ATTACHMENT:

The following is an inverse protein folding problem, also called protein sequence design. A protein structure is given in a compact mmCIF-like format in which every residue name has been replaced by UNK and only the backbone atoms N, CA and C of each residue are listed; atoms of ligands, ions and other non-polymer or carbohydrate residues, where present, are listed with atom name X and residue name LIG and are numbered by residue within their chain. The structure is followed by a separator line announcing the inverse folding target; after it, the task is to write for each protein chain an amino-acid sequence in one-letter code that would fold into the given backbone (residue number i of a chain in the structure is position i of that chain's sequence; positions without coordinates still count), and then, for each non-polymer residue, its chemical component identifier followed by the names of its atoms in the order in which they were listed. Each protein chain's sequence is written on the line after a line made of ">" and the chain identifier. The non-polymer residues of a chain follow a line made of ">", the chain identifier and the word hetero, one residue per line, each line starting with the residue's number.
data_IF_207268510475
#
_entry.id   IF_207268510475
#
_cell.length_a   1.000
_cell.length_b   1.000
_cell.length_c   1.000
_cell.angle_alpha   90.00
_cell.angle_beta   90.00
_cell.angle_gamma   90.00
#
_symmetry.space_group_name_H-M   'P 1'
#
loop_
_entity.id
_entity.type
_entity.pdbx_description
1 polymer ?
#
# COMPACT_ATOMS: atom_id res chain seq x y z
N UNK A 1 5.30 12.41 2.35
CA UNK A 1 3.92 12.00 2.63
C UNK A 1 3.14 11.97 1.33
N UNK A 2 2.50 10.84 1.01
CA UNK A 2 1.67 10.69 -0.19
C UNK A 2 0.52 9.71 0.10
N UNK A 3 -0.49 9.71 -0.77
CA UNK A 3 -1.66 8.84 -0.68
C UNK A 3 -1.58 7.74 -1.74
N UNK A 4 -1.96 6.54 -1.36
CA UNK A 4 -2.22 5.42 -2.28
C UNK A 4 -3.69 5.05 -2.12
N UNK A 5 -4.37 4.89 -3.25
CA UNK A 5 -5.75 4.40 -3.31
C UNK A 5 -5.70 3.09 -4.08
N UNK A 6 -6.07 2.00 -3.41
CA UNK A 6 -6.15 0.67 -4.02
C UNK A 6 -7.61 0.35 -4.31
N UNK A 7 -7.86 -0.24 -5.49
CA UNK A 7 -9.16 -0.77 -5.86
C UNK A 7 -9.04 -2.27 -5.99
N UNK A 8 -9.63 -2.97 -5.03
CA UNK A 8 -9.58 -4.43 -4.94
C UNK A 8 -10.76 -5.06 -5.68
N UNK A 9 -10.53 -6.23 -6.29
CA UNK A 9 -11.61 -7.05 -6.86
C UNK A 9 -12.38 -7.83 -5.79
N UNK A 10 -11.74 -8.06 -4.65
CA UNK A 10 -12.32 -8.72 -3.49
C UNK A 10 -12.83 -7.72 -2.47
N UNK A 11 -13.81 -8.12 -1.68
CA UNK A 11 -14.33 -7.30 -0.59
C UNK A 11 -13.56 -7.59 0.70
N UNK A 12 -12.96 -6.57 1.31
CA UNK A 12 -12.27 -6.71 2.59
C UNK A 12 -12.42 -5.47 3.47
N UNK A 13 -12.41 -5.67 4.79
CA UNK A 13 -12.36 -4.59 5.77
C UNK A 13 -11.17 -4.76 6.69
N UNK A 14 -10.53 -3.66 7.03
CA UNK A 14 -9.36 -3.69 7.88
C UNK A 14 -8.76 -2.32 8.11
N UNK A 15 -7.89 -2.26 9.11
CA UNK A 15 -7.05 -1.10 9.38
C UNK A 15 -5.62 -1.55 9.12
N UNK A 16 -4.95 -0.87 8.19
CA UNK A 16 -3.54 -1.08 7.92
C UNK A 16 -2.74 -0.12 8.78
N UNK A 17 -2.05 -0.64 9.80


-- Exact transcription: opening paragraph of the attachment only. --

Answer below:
The following is an inverse protein folding problem, also called protein sequence design. A protein structure is given in a compact mmCIF-like format in which every residue name has been replaced by UNK and only the backbone atoms N, CA and C of each residue are listed; atoms of ligands, ions and other non-polymer or carbohydrate residues, where present, are listed with atom name X and residue name LIG and are numbered by residue within their chain. The structure is followed by a separator line announcing the inverse folding target; after it, the task is to write for each protein chain an amino-acid sequence in one-letter code that would fold into the given backbone (residue number i of a chain in the structure is position i of that chain's sequence; positions without coordinates still count), and then, for each non-polymer residue, its chemical component identifier followed by the names of its atoms in the order in which they were listed. Each protein chain's sequence is written on the line after a line made of ">" and the chain identifier. The non-polymer residues of a chain follow a line made of ">", the chain identifier and the word hetero, one residue per line, each line starting with the residue's number.